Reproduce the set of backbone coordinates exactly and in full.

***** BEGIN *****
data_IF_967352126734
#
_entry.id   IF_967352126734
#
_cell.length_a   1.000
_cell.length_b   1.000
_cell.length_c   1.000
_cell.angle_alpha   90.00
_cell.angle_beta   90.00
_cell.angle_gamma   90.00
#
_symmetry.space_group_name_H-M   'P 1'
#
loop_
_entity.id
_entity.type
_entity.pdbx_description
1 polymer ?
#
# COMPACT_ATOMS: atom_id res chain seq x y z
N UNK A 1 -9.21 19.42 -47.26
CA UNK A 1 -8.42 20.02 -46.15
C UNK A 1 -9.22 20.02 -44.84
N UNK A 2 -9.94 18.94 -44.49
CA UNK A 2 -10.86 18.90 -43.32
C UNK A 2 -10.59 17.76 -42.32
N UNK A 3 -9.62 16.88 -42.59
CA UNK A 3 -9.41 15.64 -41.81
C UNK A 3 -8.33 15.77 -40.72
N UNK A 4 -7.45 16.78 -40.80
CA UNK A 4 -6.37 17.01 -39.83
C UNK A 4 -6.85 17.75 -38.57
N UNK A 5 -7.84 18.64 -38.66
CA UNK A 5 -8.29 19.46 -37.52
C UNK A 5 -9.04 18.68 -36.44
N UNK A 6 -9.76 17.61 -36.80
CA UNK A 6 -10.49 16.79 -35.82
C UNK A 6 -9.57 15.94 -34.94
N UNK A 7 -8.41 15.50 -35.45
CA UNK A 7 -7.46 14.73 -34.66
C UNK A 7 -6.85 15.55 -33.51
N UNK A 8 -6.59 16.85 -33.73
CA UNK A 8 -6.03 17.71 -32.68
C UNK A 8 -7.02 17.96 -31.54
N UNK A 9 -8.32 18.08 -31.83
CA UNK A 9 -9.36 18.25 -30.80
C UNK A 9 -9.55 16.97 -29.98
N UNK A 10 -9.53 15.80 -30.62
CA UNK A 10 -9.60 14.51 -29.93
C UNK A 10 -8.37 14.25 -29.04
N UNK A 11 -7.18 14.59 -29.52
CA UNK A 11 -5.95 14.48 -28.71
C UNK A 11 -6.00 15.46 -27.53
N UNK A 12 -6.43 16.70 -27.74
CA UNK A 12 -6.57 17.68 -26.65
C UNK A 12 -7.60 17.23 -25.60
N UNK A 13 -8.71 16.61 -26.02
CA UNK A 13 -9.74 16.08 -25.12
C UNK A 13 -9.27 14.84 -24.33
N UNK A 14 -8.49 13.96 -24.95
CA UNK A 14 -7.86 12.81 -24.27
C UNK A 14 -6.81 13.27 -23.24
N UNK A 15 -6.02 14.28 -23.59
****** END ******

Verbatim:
data_IF_967352126734
#
_entry.id   IF_967352126734
#
_cell.length_a   1.000
_cell.length_b   1.000
_cell.length_c   1.000
_cell.angle_alpha   90.00
_cell.angle_beta   90.00
_cell.angle_gamma   90.00
#
_symmetry.space_group_name_H-M   'P 1'
#
loop_
_entity.id
_entity.type
_entity.pdbx_description
1 polymer ?
#
# COMPACT_ATOMS: atom_id res chain seq x y z
N UNK A 1 -9.21 19.42 -47.26
CA UNK A 1 -8.42 20.02 -46.15
C UNK A 1 -9.22 20.02 -44.84
N UNK A 2 -9.94 18.94 -44.49
CA UNK A 2 -10.86 18.90 -43.32
C UNK A 2 -10.59 17.76 -42.32
N UNK A 3 -9.62 16.88 -42.59
CA UNK A 3 -9.41 15.64 -41.81
C UNK A 3 -8.33 15.77 -40.72
N UNK A 4 -7.45 16.78 -40.80
CA UNK A 4 -6.37 17.01 -39.83
C UNK A 4 -6.85 17.75 -38.57
N UNK A 5 -7.84 18.64 -38.66
CA UNK A 5 -8.29 19.46 -37.52
C UNK A 5 -9.04 18.68 -36.44
N UNK A 6 -9.76 17.61 -36.80
CA UNK A 6 -10.49 16.79 -35.82
C UNK A 6 -9.57 15.94 -34.94
N UNK A 7 -8.41 15.50 -35.45
CA UNK A 7 -7.46 14.73 -34.66
C UNK A 7 -6.85 15.55 -33.51
N UNK A 8 -6.59 16.85 -33.73
CA UNK A 8 -6.03 17.71 -32.68
C UNK A 8 -7.02 17.96 -31.54
N UNK A 9 -8.32 18.08 -31.83
CA UNK A 9 -9.36 18.25 -30.80
C UNK A 9 -9.55 16.97 -29.98
N UNK A 10 -9.53 15.80 -30.62
CA UNK A 10 -9.60 14.51 -29.93
C UNK A 10 -8.37 14.25 -29.04
N UNK A 11 -7.18 14.59 -29.52
CA UNK A 11 -5.95 14.48 -28.71
C UNK A 11 -6.00 15.46 -27.53
N UNK A 12 -6.43 16.70 -27.74
CA UNK A 12 -6.57 17.68 -26.65
C UNK A 12 -7.60 17.23 -25.60
N UNK A 13 -8.71 16.61 -26.02
CA UNK A 13 -9.74 16.08 -25.12
C UNK A 13 -9.27 14.84 -24.33
N UNK A 14 -8.49 13.96 -24.95
CA UNK A 14 -7.86 12.81 -24.27
C UNK A 14 -6.81 13.27 -23.24
N UNK A 15 -6.02 14.28 -23.59